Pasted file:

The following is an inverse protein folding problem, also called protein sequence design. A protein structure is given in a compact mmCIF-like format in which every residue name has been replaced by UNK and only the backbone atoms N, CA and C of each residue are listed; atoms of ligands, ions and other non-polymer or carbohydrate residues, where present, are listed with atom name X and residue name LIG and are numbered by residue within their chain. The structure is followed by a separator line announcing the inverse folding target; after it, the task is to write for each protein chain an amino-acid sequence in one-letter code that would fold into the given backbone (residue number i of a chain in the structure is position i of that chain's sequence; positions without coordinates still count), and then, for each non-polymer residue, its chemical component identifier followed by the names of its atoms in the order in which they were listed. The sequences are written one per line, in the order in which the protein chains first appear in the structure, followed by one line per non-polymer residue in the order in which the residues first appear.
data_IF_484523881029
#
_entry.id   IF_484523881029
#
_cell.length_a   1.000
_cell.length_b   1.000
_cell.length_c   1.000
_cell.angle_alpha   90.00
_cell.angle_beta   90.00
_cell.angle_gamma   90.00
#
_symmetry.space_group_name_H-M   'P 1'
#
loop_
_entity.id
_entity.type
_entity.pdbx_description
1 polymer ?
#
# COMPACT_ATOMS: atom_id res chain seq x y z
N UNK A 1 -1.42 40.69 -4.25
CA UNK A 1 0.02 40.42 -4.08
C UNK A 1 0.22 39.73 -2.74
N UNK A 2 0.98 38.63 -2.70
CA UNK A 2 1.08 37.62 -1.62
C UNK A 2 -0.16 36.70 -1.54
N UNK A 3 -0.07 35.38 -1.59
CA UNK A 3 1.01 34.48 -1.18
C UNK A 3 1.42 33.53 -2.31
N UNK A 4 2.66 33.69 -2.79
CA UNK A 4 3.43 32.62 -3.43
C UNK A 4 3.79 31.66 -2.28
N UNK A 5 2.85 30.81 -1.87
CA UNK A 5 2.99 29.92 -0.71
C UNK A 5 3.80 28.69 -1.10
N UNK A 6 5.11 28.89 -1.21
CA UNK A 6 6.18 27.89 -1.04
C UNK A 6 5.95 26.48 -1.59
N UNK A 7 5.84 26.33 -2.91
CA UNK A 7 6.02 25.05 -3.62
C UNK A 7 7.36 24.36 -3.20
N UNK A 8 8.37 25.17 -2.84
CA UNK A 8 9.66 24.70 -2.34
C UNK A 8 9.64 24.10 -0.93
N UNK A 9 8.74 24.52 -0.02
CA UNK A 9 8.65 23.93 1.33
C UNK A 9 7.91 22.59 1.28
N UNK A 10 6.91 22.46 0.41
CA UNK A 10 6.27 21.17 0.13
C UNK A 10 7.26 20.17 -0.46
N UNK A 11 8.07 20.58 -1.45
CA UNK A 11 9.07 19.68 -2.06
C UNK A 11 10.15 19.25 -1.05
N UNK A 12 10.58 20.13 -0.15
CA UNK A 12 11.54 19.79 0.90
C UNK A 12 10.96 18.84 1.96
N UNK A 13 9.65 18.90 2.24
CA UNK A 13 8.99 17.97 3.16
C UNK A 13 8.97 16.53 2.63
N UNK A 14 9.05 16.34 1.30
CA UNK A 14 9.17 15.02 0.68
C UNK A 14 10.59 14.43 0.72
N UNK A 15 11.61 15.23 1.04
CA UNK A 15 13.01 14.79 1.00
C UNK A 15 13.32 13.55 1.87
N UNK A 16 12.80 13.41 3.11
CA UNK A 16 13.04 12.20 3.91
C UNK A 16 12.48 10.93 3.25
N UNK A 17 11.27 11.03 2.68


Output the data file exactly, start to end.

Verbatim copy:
The following is an inverse protein folding problem, also called protein sequence design. A protein structure is given in a compact mmCIF-like format in which every residue name has been replaced by UNK and only the backbone atoms N, CA and C of each residue are listed; atoms of ligands, ions and other non-polymer or carbohydrate residues, where present, are listed with atom name X and residue name LIG and are numbered by residue within their chain. The structure is followed by a separator line announcing the inverse folding target; after it, the task is to write for each protein chain an amino-acid sequence in one-letter code that would fold into the given backbone (residue number i of a chain in the structure is position i of that chain's sequence; positions without coordinates still count), and then, for each non-polymer residue, its chemical component identifier followed by the names of its atoms in the order in which they were listed. The sequences are written one per line, in the order in which the protein chains first appear in the structure, followed by one line per non-polymer residue in the order in which the residues first appear.
data_IF_484523881029
#
_entry.id   IF_484523881029
#
_cell.length_a   1.000
_cell.length_b   1.000
_cell.length_c   1.000
_cell.angle_alpha   90.00
_cell.angle_beta   90.00
_cell.angle_gamma   90.00
#
_symmetry.space_group_name_H-M   'P 1'
#
loop_
_entity.id
_entity.type
_entity.pdbx_description
1 polymer ?
#
# COMPACT_ATOMS: atom_id res chain seq x y z
N UNK A 1 -1.42 40.69 -4.25
CA UNK A 1 0.02 40.42 -4.08
C UNK A 1 0.22 39.73 -2.74
N UNK A 2 0.98 38.63 -2.70
CA UNK A 2 1.08 37.62 -1.62
C UNK A 2 -0.16 36.70 -1.54
N UNK A 3 -0.07 35.38 -1.59
CA UNK A 3 1.01 34.48 -1.18
C UNK A 3 1.42 33.53 -2.31
N UNK A 4 2.66 33.69 -2.79
CA UNK A 4 3.43 32.62 -3.43
C UNK A 4 3.79 31.66 -2.28
N UNK A 5 2.85 30.81 -1.87
CA UNK A 5 2.99 29.92 -0.71
C UNK A 5 3.80 28.69 -1.10
N UNK A 6 5.11 28.89 -1.21
CA UNK A 6 6.18 27.89 -1.04
C UNK A 6 5.95 26.48 -1.59
N UNK A 7 5.84 26.33 -2.91
CA UNK A 7 6.02 25.05 -3.62
C UNK A 7 7.36 24.36 -3.20
N UNK A 8 8.37 25.17 -2.84
CA UNK A 8 9.66 24.70 -2.34
C UNK A 8 9.64 24.10 -0.93
N UNK A 9 8.74 24.52 -0.02
CA UNK A 9 8.65 23.93 1.33
C UNK A 9 7.91 22.59 1.28
N UNK A 10 6.91 22.46 0.41
CA UNK A 10 6.27 21.17 0.13
C UNK A 10 7.26 20.17 -0.46
N UNK A 11 8.07 20.58 -1.45
CA UNK A 11 9.07 19.68 -2.06
C UNK A 11 10.15 19.25 -1.05
N UNK A 12 10.58 20.13 -0.15
CA UNK A 12 11.54 19.79 0.90
C UNK A 12 10.96 18.84 1.96
N UNK A 13 9.65 18.90 2.24
CA UNK A 13 8.99 17.97 3.16
C UNK A 13 8.97 16.53 2.63
N UNK A 14 9.05 16.34 1.30
CA UNK A 14 9.17 15.02 0.68
C UNK A 14 10.59 14.43 0.72
N UNK A 15 11.61 15.23 1.04
CA UNK A 15 13.01 14.79 1.00
C UNK A 15 13.32 13.55 1.87
N UNK A 16 12.80 13.41 3.11
CA UNK A 16 13.04 12.20 3.91
C UNK A 16 12.48 10.93 3.25
N UNK A 17 11.27 11.03 2.68